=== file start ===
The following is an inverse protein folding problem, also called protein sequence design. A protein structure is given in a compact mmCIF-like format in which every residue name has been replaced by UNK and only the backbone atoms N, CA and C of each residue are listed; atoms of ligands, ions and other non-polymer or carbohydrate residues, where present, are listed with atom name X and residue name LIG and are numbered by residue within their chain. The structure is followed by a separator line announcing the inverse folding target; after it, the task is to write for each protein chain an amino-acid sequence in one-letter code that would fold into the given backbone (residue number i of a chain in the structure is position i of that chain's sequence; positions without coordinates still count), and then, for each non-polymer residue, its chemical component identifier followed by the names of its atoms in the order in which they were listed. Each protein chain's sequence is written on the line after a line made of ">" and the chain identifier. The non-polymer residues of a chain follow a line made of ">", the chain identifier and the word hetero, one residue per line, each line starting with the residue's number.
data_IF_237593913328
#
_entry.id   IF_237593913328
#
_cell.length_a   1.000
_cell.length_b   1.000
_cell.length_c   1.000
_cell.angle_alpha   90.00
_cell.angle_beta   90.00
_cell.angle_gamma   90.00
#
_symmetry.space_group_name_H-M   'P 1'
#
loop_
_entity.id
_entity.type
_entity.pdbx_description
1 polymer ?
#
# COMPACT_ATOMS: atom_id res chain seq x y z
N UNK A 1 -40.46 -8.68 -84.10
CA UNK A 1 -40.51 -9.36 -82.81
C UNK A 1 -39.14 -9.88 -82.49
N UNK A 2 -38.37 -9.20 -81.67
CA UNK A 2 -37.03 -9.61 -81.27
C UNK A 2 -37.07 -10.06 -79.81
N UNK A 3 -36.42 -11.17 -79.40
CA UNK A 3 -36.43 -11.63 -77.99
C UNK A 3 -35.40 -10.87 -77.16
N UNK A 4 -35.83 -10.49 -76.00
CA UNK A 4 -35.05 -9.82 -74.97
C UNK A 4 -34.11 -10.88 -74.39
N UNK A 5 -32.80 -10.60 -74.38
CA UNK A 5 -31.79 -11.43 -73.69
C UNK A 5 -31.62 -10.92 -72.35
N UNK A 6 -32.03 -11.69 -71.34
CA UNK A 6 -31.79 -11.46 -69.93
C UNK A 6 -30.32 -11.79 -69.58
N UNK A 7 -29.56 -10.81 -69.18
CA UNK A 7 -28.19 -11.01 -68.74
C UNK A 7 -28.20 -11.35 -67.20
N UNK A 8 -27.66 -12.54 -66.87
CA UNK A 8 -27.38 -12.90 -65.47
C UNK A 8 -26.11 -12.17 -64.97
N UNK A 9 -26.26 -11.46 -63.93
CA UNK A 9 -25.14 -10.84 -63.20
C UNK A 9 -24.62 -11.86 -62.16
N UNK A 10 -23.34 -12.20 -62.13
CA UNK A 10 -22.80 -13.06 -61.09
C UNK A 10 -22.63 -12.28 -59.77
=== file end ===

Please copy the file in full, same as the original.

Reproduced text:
The following is an inverse protein folding problem, also called protein sequence design. A protein structure is given in a compact mmCIF-like format in which every residue name has been replaced by UNK and only the backbone atoms N, CA and C of each residue are listed; atoms of ligands, ions and other non-polymer or carbohydrate residues, where present, are listed with atom name X and residue name LIG and are numbered by residue within their chain. The structure is followed by a separator line announcing the inverse folding target; after it, the task is to write for each protein chain an amino-acid sequence in one-letter code that would fold into the given backbone (residue number i of a chain in the structure is position i of that chain's sequence; positions without coordinates still count), and then, for each non-polymer residue, its chemical component identifier followed by the names of its atoms in the order in which they were listed. Each protein chain's sequence is written on the line after a line made of ">" and the chain identifier. The non-polymer residues of a chain follow a line made of ">", the chain identifier and the word hetero, one residue per line, each line starting with the residue's number.
data_IF_237593913328
#
_entry.id   IF_237593913328
#
_cell.length_a   1.000
_cell.length_b   1.000
_cell.length_c   1.000
_cell.angle_alpha   90.00
_cell.angle_beta   90.00
_cell.angle_gamma   90.00
#
_symmetry.space_group_name_H-M   'P 1'
#
loop_
_entity.id
_entity.type
_entity.pdbx_description
1 polymer ?
#
# COMPACT_ATOMS: atom_id res chain seq x y z
N UNK A 1 -40.46 -8.68 -84.10
CA UNK A 1 -40.51 -9.36 -82.81
C UNK A 1 -39.14 -9.88 -82.49
N UNK A 2 -38.37 -9.20 -81.67
CA UNK A 2 -37.03 -9.61 -81.27
C UNK A 2 -37.07 -10.06 -79.81
N UNK A 3 -36.42 -11.17 -79.40
CA UNK A 3 -36.43 -11.63 -77.99
C UNK A 3 -35.40 -10.87 -77.16
N UNK A 4 -35.83 -10.49 -76.00
CA UNK A 4 -35.05 -9.82 -74.97
C UNK A 4 -34.11 -10.88 -74.39
N UNK A 5 -32.80 -10.60 -74.38
CA UNK A 5 -31.79 -11.43 -73.69
C UNK A 5 -31.62 -10.92 -72.35
N UNK A 6 -32.03 -11.69 -71.34
CA UNK A 6 -31.79 -11.46 -69.93
C UNK A 6 -30.32 -11.79 -69.58
N UNK A 7 -29.56 -10.81 -69.18
CA UNK A 7 -28.19 -11.01 -68.74
C UNK A 7 -28.20 -11.35 -67.20
N UNK A 8 -27.66 -12.54 -66.87
CA UNK A 8 -27.38 -12.90 -65.47
C UNK A 8 -26.11 -12.17 -64.97
N UNK A 9 -26.26 -11.46 -63.93
CA UNK A 9 -25.14 -10.84 -63.20
C UNK A 9 -24.62 -11.86 -62.16
N UNK A 10 -23.34 -12.20 -62.13
CA UNK A 10 -22.80 -13.06 -61.09
C UNK A 10 -22.63 -12.28 -59.77